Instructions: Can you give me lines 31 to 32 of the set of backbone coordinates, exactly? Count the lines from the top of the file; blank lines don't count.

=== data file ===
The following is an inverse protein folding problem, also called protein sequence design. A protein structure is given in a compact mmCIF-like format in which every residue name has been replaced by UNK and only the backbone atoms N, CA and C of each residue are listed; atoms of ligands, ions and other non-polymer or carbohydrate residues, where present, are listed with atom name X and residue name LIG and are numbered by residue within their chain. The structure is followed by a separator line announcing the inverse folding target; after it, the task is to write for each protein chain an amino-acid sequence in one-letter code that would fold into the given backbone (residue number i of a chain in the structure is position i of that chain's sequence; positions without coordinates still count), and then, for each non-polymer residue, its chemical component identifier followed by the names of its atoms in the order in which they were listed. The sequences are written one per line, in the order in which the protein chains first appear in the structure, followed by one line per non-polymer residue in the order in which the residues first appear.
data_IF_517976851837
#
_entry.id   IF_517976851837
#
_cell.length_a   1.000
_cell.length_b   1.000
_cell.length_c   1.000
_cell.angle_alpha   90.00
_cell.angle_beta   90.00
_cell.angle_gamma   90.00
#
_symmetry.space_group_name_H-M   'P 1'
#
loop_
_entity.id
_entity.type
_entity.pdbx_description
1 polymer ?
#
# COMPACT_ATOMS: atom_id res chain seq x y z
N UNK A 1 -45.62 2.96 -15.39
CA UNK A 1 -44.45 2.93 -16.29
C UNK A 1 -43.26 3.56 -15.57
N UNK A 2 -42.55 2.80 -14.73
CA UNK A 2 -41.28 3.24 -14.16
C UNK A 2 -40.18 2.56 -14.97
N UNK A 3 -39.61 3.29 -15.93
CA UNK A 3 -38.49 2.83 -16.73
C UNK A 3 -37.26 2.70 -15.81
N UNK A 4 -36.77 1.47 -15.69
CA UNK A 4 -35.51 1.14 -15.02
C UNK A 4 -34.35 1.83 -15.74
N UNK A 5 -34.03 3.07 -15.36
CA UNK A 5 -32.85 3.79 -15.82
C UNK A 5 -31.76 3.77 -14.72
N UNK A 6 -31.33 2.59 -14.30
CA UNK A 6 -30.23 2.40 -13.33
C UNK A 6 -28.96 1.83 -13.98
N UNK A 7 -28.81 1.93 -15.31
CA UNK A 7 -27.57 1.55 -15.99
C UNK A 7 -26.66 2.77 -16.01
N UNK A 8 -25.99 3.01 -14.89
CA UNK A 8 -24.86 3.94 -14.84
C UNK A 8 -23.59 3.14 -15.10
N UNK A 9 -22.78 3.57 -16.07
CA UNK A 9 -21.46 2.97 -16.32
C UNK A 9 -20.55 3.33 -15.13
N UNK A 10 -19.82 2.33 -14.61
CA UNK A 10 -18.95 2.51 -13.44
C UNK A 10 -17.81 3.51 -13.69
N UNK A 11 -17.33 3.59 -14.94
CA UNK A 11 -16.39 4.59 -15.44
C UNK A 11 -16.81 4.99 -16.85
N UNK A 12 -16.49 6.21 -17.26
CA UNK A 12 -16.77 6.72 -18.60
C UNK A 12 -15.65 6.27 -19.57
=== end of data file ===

N UNK A 4 -36.77 1.47 -15.69
CA UNK A 4 -35.51 1.14 -15.02